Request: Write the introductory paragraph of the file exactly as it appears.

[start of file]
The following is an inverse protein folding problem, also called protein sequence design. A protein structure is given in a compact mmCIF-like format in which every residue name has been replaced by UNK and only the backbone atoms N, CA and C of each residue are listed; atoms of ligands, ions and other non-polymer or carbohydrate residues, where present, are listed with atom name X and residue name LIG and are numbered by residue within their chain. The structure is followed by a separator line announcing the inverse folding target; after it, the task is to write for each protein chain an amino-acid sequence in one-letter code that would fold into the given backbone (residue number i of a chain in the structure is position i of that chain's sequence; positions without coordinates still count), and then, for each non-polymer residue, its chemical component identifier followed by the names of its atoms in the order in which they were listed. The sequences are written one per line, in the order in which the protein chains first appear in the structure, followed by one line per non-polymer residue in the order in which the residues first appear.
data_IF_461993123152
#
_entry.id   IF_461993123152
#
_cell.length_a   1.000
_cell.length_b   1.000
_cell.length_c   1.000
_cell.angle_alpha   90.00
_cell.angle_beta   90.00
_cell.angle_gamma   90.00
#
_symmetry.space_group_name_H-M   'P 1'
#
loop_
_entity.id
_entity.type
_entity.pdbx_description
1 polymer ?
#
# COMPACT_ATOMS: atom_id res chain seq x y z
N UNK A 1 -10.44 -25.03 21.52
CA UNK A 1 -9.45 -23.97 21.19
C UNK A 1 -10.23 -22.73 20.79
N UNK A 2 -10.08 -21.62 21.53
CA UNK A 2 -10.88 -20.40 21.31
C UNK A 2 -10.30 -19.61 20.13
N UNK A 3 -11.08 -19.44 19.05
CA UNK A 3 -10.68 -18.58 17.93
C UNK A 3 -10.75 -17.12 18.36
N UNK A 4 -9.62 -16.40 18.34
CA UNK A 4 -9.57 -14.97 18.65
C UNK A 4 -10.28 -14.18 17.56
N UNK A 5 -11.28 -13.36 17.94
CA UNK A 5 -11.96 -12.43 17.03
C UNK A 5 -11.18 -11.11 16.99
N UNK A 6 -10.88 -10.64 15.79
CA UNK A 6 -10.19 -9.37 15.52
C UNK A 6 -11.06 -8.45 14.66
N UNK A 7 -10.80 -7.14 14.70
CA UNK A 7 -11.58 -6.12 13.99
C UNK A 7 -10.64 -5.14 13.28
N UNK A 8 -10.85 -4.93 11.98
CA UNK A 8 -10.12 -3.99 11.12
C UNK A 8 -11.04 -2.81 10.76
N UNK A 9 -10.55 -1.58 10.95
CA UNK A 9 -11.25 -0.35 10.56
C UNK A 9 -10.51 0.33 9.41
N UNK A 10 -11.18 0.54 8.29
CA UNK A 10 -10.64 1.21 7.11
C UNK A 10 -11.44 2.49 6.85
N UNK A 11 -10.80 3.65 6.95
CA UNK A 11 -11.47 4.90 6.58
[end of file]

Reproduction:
The following is an inverse protein folding problem, also called protein sequence design. A protein structure is given in a compact mmCIF-like format in which every residue name has been replaced by UNK and only the backbone atoms N, CA and C of each residue are listed; atoms of ligands, ions and other non-polymer or carbohydrate residues, where present, are listed with atom name X and residue name LIG and are numbered by residue within their chain. The structure is followed by a separator line announcing the inverse folding target; after it, the task is to write for each protein chain an amino-acid sequence in one-letter code that would fold into the given backbone (residue number i of a chain in the structure is position i of that chain's sequence; positions without coordinates still count), and then, for each non-polymer residue, its chemical component identifier followed by the names of its atoms in the order in which they were listed. The sequences are written one per line, in the order in which the protein chains first appear in the structure, followed by one line per non-polymer residue in the order in which the residues first appear.